Mayor Kenney Endorses Elizabeth Warren for President
He’s the first major-city mayor to throw support behind the Massachusetts senator.
Philadelphia Mayor Jim Kenney has officially weighed in on the 2020 presidential race — and he’s throwing his support behind Massachusetts Sen. Elizabeth Warren.
Kenney announced his endorsement on Wednesday morning, stating that “our nation is in crisis” and “we need a new president with a big vision and bold ideas to put power in the hands of working Americans, not the 1 percent at the top.”
I am endorsing Elizabeth Warren for President because she is a tough and determined leader. She has what it takes to defeat Donald Trump and lead us in the post-Trump era. She will unite us and put power in the hands of working families – & get our nation back on the right track. pic.twitter.com/8dLMOwLwor
— Jim Kenney (@JimFKenney) October 23, 2019
“I’m endorsing Elizabeth Warren for president because she will bring us together and put power in the hands of working families,” Kenney continued.
Kenney is the first major-city mayor to endorse Warren, according to FiveThirtyEight. Several prominent state politicians, meanwhile, have thrown support behind former vice president Joe Biden.
Biden, who’s from Scranton, has strong allegiances in Pennsylvania and Delaware (where he served as a U.S. senator for several decades). The former VP established his campaign headquarters in Philly back in May, and he’s technically a six-figure-salaried Penn professor — though he’s never taught a class at the university and evidently does little for the elite school besides give a few speeches and expand its “global outreach.”
Still, former Pennsylvania governor Ed Rendell has said he supports Biden (and criticized Warren a fair amount). Sen. Bob Casey endorsed Biden, as well as U.S. Representatives Dwight Evans and Brendan Boyle, who both represent parts of Philly. A poll released on October 8th by Susquehanna Research and Polling, Inc. (which earns a C+ rating from the stat gurus at FiveThirtyEight) put Biden as the Democratic primary frontrunner in Pennsylvania, with 17 percent of support from those who participated. Warren followed at 9 percent.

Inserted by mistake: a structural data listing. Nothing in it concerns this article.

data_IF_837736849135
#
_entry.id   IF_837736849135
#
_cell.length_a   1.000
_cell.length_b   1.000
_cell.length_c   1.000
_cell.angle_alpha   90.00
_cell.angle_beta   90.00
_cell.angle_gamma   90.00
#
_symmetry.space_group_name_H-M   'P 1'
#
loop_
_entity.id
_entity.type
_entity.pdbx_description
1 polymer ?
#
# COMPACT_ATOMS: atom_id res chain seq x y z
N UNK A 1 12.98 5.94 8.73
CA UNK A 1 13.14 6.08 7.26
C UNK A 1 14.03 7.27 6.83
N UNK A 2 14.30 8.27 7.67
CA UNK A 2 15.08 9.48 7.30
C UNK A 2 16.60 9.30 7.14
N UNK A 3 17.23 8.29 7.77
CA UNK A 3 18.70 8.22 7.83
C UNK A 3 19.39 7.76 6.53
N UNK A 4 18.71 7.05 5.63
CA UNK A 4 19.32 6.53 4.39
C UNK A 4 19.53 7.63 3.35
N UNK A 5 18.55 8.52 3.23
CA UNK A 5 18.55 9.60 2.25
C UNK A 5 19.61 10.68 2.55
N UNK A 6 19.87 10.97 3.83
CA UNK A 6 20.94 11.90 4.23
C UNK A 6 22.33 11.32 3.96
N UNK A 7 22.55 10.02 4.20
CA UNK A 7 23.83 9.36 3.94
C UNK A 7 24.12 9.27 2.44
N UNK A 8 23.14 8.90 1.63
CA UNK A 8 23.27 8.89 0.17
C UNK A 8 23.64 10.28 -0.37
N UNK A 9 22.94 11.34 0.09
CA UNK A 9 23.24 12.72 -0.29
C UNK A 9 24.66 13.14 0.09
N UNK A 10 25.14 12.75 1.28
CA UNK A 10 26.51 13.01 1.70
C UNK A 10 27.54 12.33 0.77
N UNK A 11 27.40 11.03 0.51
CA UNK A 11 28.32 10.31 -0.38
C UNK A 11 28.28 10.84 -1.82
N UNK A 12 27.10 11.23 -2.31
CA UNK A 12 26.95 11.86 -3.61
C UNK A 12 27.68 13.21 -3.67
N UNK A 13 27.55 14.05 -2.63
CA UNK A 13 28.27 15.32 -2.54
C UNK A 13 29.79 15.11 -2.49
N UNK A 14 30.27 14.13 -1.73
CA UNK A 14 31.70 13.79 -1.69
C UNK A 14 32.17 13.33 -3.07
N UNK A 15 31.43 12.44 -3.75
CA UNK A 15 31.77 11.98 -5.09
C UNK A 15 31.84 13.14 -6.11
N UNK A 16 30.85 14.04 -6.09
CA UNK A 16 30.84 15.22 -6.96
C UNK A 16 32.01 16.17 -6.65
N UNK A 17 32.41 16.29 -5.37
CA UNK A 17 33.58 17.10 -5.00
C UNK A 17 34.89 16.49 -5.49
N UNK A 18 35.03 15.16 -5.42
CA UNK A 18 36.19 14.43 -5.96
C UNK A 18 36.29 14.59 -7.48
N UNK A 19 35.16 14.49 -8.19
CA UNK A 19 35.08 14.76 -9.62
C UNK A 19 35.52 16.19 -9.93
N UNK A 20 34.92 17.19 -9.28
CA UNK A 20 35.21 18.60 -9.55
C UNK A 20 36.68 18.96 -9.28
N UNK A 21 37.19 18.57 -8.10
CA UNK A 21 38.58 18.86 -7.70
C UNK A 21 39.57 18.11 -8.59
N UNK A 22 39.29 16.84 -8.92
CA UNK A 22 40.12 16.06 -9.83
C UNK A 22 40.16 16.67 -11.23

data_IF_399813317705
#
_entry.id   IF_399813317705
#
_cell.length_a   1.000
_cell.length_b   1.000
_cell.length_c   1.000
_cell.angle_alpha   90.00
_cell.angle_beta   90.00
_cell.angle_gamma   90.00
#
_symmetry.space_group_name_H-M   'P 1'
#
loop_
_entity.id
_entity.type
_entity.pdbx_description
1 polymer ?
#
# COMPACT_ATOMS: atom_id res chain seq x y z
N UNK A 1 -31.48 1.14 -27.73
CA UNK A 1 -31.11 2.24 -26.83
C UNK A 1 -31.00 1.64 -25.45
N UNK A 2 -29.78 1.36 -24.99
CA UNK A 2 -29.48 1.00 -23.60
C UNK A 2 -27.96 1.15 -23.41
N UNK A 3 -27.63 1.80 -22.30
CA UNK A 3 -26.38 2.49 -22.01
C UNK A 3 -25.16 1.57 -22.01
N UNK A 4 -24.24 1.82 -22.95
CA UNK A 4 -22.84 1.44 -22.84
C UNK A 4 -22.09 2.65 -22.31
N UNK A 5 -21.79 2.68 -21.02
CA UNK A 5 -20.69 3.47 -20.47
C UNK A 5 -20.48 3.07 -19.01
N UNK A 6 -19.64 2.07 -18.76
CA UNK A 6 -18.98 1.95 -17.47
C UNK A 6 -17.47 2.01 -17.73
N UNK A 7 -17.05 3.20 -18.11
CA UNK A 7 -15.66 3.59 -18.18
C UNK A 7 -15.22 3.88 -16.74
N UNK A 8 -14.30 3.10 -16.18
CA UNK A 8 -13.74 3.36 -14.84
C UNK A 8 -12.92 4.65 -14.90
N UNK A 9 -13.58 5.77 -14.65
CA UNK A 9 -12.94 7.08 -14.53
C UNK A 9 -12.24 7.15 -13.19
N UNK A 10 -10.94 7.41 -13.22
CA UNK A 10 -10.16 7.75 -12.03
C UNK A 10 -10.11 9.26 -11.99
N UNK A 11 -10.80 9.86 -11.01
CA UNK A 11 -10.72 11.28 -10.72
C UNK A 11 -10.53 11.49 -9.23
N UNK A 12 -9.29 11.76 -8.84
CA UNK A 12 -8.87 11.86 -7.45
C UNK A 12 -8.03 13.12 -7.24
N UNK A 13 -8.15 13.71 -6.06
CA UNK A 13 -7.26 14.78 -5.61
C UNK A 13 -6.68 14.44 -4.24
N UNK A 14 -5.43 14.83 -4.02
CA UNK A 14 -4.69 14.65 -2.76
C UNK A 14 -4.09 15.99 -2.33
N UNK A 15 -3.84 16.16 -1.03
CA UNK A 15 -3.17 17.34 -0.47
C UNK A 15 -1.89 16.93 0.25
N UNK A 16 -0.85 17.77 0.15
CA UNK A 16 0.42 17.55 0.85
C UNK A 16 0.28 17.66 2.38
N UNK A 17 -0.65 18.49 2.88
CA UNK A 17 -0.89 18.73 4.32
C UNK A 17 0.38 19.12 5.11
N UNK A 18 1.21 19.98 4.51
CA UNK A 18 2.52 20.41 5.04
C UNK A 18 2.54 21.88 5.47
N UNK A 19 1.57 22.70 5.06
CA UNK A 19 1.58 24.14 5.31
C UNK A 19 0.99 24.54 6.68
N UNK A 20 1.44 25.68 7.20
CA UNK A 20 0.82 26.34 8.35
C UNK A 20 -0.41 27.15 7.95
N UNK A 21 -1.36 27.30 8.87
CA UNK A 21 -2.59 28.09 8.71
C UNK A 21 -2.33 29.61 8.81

Kenney’s endorsement, though, may align more with a progressive city electorate that, in recent elections, has bucked the Democratic machine. A map of campaign donors across the country published by the New York Times in late August showed Biden lagging behind Vermont Sen. Bernie Sanders, Warren and South Bend, Indiana, mayor Pete Buttigieg when it came to donor support throughout much of Philly.
Warren has also earned an endorsement from the progressive Working Families Party, whose two Philadelphia City Council at-large candidates, Kendra Brooks and Nicolas O’Rourke, are hoping to become the first ever third-party candidates to fill those seats next month.
In a statement on Wednesday, Warren said she was “honored” by Kenney’s endorsement, according to the Inquirer.
“With the Mayor’s support, we can win in 2020 and make the big structural change we need so our government, our economy, and our country works for every person, not just the wealthy and well-connected,” the statement continued.